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For people thinking of going car-free, or even using their bike more, Nic has some sage advice from her experiences.

Finding your way

Not every ride has to be on the main roads. I looked for cycling maps that showed cycling paths and quiet roads as well as main streets, and planned routes that took me down alleyways, along rivers and through parks. As we got settled, Chris and I started plotting our routes to work around café stops. We’d duck in, grab a coffee each and put it into the coffee cup-holders on our handlebars.

Gear up

If you’re not driving a car, you don’t have to pay for fuel, car rego and insurance, parking and mechanics’ fees to keep that engine running. So drop some money into things that will keep your riding fun. Don’t just get a helmet that fits; get one you like wearing, because you are going to be wearing it every day. Lights, a rain jacket and bike gloves are the other essentials. There are so many schools of thought when it comes to choosing these things. Some people like small and light, others want durable and hard-wearing. Chris is into stylish, heavy-duty metal object d’art-type lights. But I like my around-town lights small and compact, so I can slip them in my pocket when I’m off the bike. It all comes down to what is going to work for you.

Learning to live with a bike

The heavy versus light debate seems to rage whenever bikes and cycling gear come up. My urban bike was pretty light, and that was a good thing because I had to throw it over my shoulder and carry it up and down flights of stairs at work and to get to and from my first-floor apartment, and I’m not a very big person.

Living in a single-bedroom apartment with two town bikes and two mountain bikes (which we soon acquired) meant Chris and I had to organise our furniture around where we parked the bikes. Sometimes our town bikes lived outside, on the lockable balcony, but mostly we kept them inside the apartment. Because we were nipping in and out a lot, we usually just leaned our town bikes against the wall by the front door. If we were expecting visitors, we moved them to a vertical bike parking rack that stood against a blank wall in the kitchen. Bikes feel like art to me, so I quite liked the way the bikes were displayed on our floor-to-ceiling rack, and it kept them out of the way.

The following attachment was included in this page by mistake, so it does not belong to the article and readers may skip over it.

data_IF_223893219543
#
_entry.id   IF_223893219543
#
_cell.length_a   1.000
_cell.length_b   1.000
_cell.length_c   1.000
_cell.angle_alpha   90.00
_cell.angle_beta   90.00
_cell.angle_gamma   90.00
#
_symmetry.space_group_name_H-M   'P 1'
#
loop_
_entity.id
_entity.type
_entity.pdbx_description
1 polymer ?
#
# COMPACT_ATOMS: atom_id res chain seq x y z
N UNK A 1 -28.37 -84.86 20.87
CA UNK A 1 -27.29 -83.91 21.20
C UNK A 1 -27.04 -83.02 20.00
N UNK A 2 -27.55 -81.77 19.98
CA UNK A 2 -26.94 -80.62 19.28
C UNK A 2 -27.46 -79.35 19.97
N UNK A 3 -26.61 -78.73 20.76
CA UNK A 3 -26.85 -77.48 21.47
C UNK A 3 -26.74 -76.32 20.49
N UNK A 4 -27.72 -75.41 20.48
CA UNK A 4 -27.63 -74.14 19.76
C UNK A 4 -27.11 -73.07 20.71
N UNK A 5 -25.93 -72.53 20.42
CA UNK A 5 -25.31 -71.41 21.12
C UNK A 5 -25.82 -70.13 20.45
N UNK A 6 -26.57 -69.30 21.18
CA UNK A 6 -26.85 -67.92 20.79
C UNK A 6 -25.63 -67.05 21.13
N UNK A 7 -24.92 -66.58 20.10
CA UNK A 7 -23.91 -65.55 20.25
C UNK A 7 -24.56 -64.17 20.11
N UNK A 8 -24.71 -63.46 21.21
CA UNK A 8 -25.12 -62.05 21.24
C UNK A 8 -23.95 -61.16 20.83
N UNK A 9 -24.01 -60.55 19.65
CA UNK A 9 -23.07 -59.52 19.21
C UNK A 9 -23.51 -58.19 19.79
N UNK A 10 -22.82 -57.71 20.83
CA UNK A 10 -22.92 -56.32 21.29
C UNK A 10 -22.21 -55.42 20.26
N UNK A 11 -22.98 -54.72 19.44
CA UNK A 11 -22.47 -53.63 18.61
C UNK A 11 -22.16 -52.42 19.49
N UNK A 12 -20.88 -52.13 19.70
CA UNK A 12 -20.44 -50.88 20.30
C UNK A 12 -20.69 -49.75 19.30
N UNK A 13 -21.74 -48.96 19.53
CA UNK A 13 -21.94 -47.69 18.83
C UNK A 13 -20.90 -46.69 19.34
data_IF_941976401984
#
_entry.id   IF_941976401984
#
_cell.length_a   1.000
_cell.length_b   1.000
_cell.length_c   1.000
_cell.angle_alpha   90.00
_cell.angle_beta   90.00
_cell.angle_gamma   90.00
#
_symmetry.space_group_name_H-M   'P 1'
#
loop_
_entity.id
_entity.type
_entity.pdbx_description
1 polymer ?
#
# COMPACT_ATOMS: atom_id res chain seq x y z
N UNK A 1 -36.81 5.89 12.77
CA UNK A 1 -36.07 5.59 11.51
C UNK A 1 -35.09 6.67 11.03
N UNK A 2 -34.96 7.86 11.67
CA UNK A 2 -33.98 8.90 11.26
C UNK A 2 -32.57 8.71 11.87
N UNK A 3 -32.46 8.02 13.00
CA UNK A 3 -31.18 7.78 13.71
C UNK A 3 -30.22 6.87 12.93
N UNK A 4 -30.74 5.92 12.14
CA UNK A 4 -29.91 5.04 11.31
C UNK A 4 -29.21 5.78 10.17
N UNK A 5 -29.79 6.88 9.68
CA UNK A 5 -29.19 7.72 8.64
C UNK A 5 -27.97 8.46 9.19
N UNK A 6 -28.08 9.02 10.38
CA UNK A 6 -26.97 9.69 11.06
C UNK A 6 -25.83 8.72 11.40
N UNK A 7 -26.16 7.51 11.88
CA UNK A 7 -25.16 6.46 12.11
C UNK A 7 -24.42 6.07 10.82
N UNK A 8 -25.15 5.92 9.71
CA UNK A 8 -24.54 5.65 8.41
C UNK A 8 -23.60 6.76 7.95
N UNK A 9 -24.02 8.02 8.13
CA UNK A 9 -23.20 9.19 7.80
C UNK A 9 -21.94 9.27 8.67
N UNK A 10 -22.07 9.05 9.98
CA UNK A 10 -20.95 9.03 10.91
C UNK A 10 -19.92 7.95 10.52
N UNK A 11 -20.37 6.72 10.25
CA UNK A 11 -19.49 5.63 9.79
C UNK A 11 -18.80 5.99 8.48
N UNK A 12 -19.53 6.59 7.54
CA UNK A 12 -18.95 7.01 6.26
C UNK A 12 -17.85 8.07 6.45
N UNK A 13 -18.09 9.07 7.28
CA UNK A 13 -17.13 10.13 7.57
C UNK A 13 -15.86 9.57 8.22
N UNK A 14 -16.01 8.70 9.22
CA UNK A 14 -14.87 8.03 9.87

Carry what you need

I keep telling myself there’s a bag out there that will do it all: it will fit all the gear I need for the day, it will be waterproof, it will have an outer pocket for my lights and lock key, it will sit well when I’m pedalling flat-stick, it will fit my laptop and it will have space for my groceries and that bunch of coriander and the 1kg bag of potatoes I need to pick up on the way home. And it will be a suitably small and hipster-cool bag.

Until I find that bag, I keep rotating the collection. I have a small satchel for just my sunnies, phone and wallet; a hydro-pack for long rides; two over-the-shoulder messenger-style bags for trips to the café; a backpack for work clothes, a rain jacket and my lunch; a larger canvas backpack for shopping runs; panniers for bigger shopping trips; and a score of plastic bags and water-proof stuff sacks I use to protect my wallet, phone, laptop and anything else I will be carrying that I want to keep dry.

Cut yourself some slack

Bikes need fuel too. If you’re on the bike and starting to fade, stop and get something to eat. Sushi is my favourite bike fuel, but if things are feeling desperate, a chocolate bar will have those blood-sugar levels back to where you need them very fast, so you can get back on the bike.

Sometimes, you need to cut yourself some slack. Because sometimes you have the worst day at work. Or sometimes the winter weather is just too much. Or you feel a bit off-colour, or forget to carry a spare tube and repair kit. Sometimes you want to dress up in clothes that just won’t work on the bike.

Going car-free doesn’t mean you have to make every trip by bike. Give yourself some outs. Get yourself a public transport pass and put it in your wallet for that day—or night—that you just can’t face riding home. Put your favourite taxi company into the contact list on your phone. And if you have to make some trips by car, consider joining a car-share scheme so you have affordable access to wheels when you need them.

Nic Learmonth is a Kiwi mountain biking and cycling writer and editor. You can read Nic’s work in Australian Mountain Bike, Flow, Spoke and The Climber magazines and on